It’s about utility, efficiency, and personalization.
Georgia Dant, founder of modular fashion brand Marfa Stance, began her design career in the menswear departments at Burberry and Rag & Bone. In both places, her job was heavily focused on construction and on function. As a woman designing for men, she couldn’t help but notice the lack of utility in the design of women’s clothing. “No one was really offering this kind of adaptability and versatility for womenswear,” she says, referring to what she dubs a “lightbulb” moment. Whereas menswear is designed with the customer and their needs top of mind, womenswear is often more conceptual, with a greater onus placed on trends. Dant strived to bridge that gap by “offering women a menswear function with pieces that actually fit [women] and give them that really cool aesthetic without being too oversize, too masculine,” with modular outerwear.
“No one was really offering this kind of adaptability and versatility for womenswear.”
“The cost savings are less of a concern for our consumer, though. Most of our market is more excited by the versatility and customization these modular pieces afford, as well as the environmental impact and space savings,” explains Gina. The efficiency is unsurmountable—you pack one set for a trip, and you immediately have dozens of possibilities.
“Most of our market is more excited by the versatility and customization these modular pieces afford, as well as the environmental impact and space savings.”
The reduced amount of physical product streamlines the design and production process, as well. Dant may offer a new spin on a hero piece or offer a new buildable accessory, but the core collection remains the same. For SENIA, “Just a few SKUs can achieve the look of hundreds,” explains Christina.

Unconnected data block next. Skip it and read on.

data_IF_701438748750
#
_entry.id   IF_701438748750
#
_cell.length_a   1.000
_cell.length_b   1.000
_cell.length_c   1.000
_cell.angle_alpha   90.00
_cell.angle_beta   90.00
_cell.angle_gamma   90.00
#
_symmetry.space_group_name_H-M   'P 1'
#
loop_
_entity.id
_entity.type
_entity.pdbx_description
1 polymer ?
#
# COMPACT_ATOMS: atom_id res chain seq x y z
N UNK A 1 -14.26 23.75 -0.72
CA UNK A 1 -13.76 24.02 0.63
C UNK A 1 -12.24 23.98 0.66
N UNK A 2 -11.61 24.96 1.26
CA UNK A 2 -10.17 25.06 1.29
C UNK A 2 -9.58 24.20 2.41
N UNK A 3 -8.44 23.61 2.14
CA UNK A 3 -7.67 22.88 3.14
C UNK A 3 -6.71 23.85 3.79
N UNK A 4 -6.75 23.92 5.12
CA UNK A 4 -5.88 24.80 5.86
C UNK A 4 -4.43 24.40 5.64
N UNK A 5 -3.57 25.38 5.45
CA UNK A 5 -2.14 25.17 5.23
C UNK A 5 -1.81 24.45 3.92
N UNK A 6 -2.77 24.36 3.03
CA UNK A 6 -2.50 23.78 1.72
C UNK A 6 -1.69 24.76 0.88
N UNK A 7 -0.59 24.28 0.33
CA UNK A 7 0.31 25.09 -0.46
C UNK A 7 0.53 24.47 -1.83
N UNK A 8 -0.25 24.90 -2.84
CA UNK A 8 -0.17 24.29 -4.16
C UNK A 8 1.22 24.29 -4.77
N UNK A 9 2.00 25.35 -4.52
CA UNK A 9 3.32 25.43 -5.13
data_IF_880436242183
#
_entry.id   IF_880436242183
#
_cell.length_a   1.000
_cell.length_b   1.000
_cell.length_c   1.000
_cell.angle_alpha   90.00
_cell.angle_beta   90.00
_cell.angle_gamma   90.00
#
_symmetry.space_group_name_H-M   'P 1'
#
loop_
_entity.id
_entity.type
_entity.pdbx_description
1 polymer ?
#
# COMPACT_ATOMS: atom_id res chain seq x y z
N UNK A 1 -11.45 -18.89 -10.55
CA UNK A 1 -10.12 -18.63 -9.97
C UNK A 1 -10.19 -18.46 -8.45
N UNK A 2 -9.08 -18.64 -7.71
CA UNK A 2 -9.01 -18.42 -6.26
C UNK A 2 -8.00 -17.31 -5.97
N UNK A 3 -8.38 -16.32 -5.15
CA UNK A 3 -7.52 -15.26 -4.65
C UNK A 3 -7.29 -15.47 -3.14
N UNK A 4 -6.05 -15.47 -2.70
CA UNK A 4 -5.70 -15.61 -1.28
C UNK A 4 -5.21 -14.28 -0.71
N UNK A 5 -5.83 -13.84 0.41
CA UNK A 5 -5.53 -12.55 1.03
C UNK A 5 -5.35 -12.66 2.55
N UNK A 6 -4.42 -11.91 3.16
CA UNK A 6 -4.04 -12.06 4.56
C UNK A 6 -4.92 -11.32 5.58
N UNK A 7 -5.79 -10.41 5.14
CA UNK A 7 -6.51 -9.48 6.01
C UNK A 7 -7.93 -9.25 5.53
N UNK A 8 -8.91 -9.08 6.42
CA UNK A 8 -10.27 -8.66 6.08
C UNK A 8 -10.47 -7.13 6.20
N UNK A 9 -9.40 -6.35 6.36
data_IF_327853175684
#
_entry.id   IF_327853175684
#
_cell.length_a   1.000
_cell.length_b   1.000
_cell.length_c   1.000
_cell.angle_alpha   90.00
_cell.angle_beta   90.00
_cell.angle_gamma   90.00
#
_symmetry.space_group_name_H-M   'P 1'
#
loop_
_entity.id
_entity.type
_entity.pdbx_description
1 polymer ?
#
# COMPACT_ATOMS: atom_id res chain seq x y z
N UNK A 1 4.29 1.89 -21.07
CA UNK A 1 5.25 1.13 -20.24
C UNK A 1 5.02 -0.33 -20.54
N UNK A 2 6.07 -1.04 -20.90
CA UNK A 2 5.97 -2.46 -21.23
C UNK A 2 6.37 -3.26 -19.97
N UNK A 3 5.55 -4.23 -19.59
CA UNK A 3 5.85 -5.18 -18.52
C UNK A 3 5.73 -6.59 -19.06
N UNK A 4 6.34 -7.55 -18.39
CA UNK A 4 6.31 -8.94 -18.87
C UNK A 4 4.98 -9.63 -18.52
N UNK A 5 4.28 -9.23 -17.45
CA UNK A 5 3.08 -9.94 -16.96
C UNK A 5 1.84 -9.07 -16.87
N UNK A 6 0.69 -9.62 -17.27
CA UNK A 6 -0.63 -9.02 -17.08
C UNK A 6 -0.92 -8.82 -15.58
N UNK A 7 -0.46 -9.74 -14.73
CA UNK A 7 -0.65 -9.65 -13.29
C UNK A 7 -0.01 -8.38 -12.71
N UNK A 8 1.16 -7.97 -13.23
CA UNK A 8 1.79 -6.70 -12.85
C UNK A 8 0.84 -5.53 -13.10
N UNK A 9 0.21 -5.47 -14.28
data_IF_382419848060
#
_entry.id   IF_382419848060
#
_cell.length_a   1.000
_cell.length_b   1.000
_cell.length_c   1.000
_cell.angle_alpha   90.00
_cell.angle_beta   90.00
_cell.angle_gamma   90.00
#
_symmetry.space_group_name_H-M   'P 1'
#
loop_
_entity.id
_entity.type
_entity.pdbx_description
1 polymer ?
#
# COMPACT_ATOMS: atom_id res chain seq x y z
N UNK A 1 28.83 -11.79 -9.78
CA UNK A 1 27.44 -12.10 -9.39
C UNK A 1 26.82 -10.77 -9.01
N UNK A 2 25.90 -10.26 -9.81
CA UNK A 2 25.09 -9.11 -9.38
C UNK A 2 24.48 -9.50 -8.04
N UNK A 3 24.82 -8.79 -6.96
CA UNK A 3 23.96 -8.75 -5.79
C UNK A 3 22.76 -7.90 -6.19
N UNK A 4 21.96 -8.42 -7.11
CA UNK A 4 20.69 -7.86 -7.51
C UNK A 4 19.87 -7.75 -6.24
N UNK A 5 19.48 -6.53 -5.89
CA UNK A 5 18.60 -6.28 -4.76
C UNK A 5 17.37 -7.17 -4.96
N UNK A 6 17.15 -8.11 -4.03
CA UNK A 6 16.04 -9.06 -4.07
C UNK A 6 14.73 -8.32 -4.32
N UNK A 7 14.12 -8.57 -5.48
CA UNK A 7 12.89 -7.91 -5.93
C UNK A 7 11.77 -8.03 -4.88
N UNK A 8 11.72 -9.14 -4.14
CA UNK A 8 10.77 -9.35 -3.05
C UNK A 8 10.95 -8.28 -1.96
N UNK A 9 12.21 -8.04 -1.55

The same goes for jewelry, as the Senia sisters cater to women (and men) of all ages and personalities. “We’ve seen grandmothers, mothers, daughters, and boyfriends all style the same set differently,” says Gina. “Fifty people could be in a room together wearing this set different ways, and they would be completely unrecognizable as the same earrings,” adds Christina.
“Fifty people could be in a room together wearing this set different ways, and they would be completely unrecognizable as the same earrings.”
“Our styles are building blocks, which enable the client to become the designer. Empowering the customer in this way creates a sense of pride in the piece because that person had a hand in creating it,” Christina enlightens us. The process is creative. It’s fun.
“When I was younger, I used to play with Legos, and it’s kind of like that,” Dant nostalgically hypothesizes. Add modularity to your wardrobe, and you’ve basically created your own fashion puzzle.
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